Our other encounter was on the way out of the park. We had traversed the main loop of the park and was heading back to the casino when we saw the Red Rock Canyon Overlook pull off. This looked like it had a good view of the flats to give one final check for any Burrowing Owls (never pass up an opportunity to get a top five in the tin). Struck out – no Burrowing Owls, but did park next to a sweet looking yellow Lamborghini – best part is you do not have to worry about them dinging your doors.

Rock Wren located at Red Rock Canyon National Conservation Area, Las Vegas NV,k November 2018

While leaning against the wall waiting for Linda to come back, noticed another Rock Wren scurrying about the underbrush. Found a path out into the flats and used up some more memory. I was able to get much closer than the previous setting – and not worry about getting ran over. This is the point where misidentifying this Wren probably cost me … and therefore you, the chance to see why these Wrens were given the Rock name. Although it obviously likes to “stand” on rocks per the numerous poses here, but this is not likely the origin of the name. According to Cornell’s site, the Rock Wren places small rocks in a pathway leading to their nests. Had I known about that, I would have hunted around or followed the specimen in hopes of spotting this walkway to their rock crevice nests. Will get that behavioral element the next time we head out there – promise!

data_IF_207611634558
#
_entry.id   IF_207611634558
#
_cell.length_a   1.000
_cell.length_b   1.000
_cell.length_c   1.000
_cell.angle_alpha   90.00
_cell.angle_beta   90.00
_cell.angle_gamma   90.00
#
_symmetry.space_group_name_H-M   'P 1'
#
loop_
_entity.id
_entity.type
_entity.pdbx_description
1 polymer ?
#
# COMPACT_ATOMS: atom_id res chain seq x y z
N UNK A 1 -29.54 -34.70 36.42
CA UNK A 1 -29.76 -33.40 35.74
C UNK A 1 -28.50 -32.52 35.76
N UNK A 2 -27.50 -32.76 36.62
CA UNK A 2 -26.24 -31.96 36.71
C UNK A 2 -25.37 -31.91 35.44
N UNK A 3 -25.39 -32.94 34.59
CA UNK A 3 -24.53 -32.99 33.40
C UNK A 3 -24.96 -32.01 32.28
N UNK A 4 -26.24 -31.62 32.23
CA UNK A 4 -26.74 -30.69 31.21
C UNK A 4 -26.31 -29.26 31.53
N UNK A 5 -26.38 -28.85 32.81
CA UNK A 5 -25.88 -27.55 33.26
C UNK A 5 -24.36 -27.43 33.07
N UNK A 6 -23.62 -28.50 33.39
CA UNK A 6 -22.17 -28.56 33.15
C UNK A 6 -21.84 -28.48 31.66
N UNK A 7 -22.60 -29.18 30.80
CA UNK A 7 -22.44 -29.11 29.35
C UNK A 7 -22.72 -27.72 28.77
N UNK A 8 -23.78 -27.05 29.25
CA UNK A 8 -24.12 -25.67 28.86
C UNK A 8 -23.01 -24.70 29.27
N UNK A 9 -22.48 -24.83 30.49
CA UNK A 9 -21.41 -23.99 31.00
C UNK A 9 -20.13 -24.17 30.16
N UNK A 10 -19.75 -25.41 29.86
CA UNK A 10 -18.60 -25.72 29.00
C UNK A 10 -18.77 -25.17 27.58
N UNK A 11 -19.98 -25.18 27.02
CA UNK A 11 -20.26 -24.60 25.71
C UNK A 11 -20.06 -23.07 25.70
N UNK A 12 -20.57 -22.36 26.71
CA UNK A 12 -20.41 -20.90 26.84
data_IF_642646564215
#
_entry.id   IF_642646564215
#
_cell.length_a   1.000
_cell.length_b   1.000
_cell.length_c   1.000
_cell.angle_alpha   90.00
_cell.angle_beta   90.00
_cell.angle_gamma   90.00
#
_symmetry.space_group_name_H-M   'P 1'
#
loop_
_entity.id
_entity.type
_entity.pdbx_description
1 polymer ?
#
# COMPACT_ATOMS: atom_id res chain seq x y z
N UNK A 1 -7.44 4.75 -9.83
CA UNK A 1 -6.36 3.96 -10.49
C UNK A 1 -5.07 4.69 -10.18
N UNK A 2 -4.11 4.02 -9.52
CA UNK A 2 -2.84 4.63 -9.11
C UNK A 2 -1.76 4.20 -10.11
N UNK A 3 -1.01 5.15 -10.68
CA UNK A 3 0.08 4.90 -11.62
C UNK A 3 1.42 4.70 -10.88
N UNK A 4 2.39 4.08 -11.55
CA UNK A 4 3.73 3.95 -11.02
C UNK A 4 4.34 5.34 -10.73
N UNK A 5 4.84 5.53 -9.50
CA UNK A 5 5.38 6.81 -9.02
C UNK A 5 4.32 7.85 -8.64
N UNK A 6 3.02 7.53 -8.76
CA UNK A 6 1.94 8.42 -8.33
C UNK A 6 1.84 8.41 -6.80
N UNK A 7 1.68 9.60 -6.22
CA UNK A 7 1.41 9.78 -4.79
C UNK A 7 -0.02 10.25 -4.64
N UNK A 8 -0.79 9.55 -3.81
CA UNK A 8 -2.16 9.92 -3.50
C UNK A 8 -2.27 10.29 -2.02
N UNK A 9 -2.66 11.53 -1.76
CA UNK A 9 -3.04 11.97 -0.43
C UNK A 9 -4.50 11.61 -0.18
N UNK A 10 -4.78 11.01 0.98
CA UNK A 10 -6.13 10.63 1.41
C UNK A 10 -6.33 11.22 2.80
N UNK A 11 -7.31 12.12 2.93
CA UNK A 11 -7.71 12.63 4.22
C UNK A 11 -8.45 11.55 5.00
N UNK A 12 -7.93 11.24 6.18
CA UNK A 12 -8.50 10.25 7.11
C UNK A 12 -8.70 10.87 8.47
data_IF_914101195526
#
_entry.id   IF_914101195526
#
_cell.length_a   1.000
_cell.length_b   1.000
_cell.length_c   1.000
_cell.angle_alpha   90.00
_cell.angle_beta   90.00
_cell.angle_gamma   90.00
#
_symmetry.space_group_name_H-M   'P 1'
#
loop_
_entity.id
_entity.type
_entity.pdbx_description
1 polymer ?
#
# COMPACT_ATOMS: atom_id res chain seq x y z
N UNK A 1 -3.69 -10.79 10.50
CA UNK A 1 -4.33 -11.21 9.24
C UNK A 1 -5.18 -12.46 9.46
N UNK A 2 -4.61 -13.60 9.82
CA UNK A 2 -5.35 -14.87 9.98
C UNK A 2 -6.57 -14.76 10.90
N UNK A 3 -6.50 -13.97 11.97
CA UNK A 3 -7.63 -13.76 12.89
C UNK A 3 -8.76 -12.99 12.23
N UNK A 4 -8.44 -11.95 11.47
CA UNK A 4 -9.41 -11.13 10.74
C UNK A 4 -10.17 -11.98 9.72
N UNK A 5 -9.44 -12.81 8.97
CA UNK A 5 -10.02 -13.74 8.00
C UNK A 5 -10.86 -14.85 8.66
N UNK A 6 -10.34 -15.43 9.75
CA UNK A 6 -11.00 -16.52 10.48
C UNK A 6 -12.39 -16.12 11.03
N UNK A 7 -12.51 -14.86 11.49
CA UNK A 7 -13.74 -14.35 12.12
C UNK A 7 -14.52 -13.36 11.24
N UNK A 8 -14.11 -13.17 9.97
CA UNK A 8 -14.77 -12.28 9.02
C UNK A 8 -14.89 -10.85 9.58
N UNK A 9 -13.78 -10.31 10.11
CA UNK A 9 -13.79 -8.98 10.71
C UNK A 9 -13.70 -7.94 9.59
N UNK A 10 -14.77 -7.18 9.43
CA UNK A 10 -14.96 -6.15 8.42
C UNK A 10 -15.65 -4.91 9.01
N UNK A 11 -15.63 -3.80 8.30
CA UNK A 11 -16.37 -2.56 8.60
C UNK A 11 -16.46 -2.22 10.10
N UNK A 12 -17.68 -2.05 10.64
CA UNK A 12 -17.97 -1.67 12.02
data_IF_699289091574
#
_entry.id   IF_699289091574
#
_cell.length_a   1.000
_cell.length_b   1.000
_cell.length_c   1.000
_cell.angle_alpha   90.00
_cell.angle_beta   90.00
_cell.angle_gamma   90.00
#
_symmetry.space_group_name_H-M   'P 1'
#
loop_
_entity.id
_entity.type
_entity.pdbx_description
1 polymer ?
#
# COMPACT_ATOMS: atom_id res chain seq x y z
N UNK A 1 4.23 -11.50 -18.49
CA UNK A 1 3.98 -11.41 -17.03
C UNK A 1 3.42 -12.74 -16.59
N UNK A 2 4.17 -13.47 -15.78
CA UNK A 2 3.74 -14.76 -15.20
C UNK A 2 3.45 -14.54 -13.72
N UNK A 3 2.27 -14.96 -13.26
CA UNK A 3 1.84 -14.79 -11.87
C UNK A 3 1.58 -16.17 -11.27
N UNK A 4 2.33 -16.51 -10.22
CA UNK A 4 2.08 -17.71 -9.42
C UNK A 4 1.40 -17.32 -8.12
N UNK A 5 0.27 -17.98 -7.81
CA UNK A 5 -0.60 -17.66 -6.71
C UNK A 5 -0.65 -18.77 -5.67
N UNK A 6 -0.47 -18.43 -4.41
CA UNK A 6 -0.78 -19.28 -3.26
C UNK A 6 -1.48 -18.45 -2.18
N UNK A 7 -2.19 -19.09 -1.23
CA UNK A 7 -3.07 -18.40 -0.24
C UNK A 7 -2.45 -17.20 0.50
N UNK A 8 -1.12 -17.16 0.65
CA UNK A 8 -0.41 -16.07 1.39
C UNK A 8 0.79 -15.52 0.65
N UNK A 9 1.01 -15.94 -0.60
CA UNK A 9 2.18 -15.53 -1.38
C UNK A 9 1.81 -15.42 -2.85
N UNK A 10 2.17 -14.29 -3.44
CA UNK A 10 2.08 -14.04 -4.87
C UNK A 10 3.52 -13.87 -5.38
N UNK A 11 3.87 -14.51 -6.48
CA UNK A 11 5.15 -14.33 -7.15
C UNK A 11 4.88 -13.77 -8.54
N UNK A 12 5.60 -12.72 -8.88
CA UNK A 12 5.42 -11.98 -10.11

Rock Wren located at Red Rock Canyon National Conservation Area, Las Vegas NV,k November 2018

Linda has just informed me the dogs are refusing to go out until I shovel them their own pathway. Apparently they haven’t heard of Snow Angels. I just check outside – holy crap, it’s time to book a flight to Vegas.